Dreano, Alixe; Fouvry, Siegfried; Guillonneau, Gaylord
Wear 452-453 (2020)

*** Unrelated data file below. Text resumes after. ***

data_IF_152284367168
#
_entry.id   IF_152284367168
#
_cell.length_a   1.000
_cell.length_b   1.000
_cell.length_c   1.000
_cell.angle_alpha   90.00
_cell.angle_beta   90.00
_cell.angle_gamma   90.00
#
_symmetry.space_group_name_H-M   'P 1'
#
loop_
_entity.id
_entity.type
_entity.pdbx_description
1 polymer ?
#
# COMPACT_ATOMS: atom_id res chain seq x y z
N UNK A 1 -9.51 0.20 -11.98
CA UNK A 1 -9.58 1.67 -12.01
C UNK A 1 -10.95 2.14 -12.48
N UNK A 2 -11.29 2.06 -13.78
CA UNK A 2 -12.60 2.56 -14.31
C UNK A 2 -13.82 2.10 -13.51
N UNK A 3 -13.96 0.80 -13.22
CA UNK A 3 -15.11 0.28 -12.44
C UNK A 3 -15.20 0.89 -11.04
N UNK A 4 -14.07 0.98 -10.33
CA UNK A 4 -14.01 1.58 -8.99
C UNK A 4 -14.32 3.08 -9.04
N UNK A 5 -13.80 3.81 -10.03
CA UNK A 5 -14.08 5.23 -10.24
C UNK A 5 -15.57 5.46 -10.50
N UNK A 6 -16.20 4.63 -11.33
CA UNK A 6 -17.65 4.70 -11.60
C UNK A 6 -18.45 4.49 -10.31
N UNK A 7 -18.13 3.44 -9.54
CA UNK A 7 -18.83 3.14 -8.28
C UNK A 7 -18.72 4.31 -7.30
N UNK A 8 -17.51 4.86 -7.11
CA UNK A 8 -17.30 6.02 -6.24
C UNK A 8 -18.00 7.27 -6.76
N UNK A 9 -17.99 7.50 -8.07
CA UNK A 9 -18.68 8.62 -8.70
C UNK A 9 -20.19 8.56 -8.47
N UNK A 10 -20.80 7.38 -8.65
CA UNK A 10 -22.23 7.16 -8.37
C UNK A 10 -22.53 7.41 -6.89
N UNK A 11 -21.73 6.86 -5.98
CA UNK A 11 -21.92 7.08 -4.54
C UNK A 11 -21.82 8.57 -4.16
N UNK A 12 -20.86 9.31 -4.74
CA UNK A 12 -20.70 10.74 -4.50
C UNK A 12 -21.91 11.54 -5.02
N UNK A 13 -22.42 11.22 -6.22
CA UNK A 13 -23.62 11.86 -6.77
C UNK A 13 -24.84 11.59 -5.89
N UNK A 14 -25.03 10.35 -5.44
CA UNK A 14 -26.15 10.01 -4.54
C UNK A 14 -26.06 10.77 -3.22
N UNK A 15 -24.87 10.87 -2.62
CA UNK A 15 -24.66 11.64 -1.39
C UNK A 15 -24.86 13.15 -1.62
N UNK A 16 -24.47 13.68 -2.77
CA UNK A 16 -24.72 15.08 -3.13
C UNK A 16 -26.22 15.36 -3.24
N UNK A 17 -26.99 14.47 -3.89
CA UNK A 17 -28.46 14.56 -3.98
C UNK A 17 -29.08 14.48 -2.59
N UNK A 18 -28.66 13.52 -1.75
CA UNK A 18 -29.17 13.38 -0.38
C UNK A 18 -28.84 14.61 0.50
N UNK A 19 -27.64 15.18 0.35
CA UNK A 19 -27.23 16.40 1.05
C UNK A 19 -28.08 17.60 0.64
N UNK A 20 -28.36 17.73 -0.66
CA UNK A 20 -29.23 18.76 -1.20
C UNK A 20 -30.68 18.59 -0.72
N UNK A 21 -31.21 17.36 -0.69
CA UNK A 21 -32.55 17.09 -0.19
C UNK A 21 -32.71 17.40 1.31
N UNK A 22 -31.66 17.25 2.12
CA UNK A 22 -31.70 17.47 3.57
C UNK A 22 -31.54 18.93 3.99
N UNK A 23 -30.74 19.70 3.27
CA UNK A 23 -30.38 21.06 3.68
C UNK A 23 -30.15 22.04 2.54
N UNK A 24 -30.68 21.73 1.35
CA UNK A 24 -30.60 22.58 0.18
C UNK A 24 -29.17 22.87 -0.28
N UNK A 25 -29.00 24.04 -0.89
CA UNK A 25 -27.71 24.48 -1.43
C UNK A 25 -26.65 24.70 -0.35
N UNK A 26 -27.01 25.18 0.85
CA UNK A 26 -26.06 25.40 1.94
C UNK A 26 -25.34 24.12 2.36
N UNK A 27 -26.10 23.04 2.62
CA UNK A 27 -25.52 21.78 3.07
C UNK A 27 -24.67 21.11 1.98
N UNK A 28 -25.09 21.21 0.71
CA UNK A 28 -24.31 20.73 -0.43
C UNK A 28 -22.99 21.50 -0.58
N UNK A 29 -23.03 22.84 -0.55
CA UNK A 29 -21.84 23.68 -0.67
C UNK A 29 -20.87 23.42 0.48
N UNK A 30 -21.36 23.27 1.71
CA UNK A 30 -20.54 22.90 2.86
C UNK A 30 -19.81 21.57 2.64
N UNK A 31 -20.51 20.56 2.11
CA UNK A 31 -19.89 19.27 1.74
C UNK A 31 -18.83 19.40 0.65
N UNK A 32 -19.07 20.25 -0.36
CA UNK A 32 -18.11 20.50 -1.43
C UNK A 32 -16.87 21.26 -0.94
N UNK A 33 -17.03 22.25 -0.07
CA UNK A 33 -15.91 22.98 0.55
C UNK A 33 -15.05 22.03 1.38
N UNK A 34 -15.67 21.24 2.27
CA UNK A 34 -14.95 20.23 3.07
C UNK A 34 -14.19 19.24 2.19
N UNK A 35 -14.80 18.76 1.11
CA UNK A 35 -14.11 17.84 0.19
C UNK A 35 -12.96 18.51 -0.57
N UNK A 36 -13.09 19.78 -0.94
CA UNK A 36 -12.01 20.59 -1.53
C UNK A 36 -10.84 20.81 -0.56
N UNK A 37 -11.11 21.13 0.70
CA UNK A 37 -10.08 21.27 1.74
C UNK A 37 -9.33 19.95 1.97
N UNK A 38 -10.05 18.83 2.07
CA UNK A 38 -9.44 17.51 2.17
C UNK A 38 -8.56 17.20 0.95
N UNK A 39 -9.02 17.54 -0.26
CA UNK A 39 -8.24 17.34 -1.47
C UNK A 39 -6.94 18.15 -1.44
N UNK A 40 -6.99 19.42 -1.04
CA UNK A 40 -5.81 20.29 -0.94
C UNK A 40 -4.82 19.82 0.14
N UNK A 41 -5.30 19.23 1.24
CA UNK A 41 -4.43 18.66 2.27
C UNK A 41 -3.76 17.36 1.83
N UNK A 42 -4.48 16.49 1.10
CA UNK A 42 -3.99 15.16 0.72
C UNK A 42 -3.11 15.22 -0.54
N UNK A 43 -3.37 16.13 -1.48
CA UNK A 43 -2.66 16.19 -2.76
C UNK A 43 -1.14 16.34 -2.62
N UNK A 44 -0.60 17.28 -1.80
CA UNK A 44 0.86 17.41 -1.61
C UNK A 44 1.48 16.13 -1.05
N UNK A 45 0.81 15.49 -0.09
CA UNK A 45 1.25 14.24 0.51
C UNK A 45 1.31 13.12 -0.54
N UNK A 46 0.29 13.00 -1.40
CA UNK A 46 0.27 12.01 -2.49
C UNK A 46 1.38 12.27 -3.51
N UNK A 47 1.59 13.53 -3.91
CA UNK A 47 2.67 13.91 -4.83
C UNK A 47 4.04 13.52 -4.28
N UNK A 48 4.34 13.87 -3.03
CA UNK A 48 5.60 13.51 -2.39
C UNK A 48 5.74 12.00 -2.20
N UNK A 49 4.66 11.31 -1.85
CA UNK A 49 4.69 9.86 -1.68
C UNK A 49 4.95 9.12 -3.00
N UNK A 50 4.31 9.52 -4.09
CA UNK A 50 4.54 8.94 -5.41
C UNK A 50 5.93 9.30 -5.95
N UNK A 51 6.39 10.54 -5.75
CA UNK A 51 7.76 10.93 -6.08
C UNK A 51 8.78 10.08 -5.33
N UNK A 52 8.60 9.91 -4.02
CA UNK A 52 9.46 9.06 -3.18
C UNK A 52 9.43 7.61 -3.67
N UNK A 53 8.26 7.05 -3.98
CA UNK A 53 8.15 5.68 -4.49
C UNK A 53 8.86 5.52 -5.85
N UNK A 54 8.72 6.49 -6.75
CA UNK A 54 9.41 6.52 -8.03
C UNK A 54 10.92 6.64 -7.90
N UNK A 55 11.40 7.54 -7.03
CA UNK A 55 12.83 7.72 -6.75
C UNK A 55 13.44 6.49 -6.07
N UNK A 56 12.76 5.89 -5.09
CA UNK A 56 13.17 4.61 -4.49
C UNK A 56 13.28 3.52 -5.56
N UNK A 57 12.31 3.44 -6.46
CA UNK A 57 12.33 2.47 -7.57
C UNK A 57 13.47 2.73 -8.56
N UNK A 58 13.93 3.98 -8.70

The purpose of this study is to investigate the mechanisms involved in the wear of cobalt-based interfaces at high temperature. The studied contact is a cobalt-based alloy subjected to fretting against an alumina sample. At high temperature, a protective third body is spontaneously created at the interface and presents excellent tribological properties. The formation of the so-called “glaze layer” leads to an absence of wear. The investigation presents on complete description of the high-temperature tribolayer with microstructural, chemical and mechanical characterizations. The glaze layer regime is mainly related to a threshold temperature above which a thin cobalt-rich layer is formed by a tribo-sintering process. A formalization of the tribo-sintering process is proposed to predict the necessary number of fretting cycles NGL to form the glaze layer. The tribo-sintering process prevents wear debris ejection by continuously re-incorporating the wear debris particles in the glaze layer. The re-incorporation of the wear debris may be the reason for the absence of wear of the fretted interface from a macroscopic point of view. Finally, the paper presents an extended friction energy wear approach taking into account tribo-oxidation and tribo-sintering considerations. The formulation is able to predict wear for a large range of tribological parameters (temperature, frequency, sliding amplitude, number of cycles), for the Co-based/alumina contact.